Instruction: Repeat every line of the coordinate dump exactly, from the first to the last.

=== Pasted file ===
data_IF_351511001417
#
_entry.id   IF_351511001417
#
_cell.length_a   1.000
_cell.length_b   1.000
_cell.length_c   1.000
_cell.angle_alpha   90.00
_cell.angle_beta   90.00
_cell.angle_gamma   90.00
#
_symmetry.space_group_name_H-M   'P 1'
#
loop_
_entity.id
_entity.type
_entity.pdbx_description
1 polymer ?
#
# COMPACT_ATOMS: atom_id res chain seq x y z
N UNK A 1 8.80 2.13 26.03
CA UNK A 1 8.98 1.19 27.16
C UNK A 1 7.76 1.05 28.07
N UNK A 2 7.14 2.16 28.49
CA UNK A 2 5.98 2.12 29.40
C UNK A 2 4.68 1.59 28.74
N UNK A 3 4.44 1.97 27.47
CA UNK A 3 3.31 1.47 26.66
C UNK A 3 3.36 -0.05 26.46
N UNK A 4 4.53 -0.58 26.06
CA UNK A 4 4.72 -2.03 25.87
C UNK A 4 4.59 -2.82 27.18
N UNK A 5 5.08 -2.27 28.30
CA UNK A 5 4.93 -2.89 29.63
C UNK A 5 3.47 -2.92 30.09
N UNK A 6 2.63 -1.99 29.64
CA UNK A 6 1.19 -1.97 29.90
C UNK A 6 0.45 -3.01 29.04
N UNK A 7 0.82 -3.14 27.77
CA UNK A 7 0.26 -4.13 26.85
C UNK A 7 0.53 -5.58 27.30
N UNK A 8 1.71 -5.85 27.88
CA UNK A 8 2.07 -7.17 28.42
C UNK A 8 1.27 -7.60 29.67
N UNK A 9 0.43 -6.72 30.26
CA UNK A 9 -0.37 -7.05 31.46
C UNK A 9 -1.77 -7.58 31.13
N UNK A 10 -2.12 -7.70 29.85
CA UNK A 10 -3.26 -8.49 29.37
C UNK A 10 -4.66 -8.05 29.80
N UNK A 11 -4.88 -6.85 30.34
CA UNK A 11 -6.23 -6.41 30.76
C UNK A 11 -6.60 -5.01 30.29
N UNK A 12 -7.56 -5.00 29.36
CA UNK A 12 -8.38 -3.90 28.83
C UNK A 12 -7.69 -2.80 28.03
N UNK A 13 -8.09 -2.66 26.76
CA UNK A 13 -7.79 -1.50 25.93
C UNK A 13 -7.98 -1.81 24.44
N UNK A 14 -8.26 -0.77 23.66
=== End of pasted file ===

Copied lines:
data_IF_351511001417
#
_entry.id   IF_351511001417
#
_cell.length_a   1.000
_cell.length_b   1.000
_cell.length_c   1.000
_cell.angle_alpha   90.00
_cell.angle_beta   90.00
_cell.angle_gamma   90.00
#
_symmetry.space_group_name_H-M   'P 1'
#
loop_
_entity.id
_entity.type
_entity.pdbx_description
1 polymer ?
#
# COMPACT_ATOMS: atom_id res chain seq x y z
N UNK A 1 8.80 2.13 26.03
CA UNK A 1 8.98 1.19 27.16
C UNK A 1 7.76 1.05 28.07
N UNK A 2 7.14 2.16 28.49
CA UNK A 2 5.98 2.12 29.40
C UNK A 2 4.68 1.59 28.74
N UNK A 3 4.44 1.97 27.47
CA UNK A 3 3.31 1.47 26.66
C UNK A 3 3.36 -0.05 26.46
N UNK A 4 4.53 -0.58 26.06
CA UNK A 4 4.72 -2.03 25.87
C UNK A 4 4.59 -2.82 27.18
N UNK A 5 5.08 -2.27 28.30
CA UNK A 5 4.93 -2.89 29.63
C UNK A 5 3.47 -2.92 30.09
N UNK A 6 2.63 -1.99 29.64
CA UNK A 6 1.19 -1.97 29.90
C UNK A 6 0.45 -3.01 29.04
N UNK A 7 0.82 -3.14 27.77
CA UNK A 7 0.26 -4.13 26.85
C UNK A 7 0.53 -5.58 27.30
N UNK A 8 1.71 -5.85 27.88
CA UNK A 8 2.07 -7.17 28.42
C UNK A 8 1.27 -7.60 29.67
N UNK A 9 0.43 -6.72 30.26
CA UNK A 9 -0.37 -7.05 31.46
C UNK A 9 -1.77 -7.58 31.13
N UNK A 10 -2.12 -7.70 29.85
CA UNK A 10 -3.26 -8.49 29.37
C UNK A 10 -4.66 -8.05 29.80
N UNK A 11 -4.88 -6.85 30.34
CA UNK A 11 -6.23 -6.41 30.76
C UNK A 11 -6.60 -5.01 30.29
N UNK A 12 -7.56 -5.00 29.36
CA UNK A 12 -8.38 -3.90 28.83
C UNK A 12 -7.69 -2.80 28.03
N UNK A 13 -8.09 -2.66 26.76
CA UNK A 13 -7.79 -1.50 25.93
C UNK A 13 -7.98 -1.81 24.44
N UNK A 14 -8.26 -0.77 23.66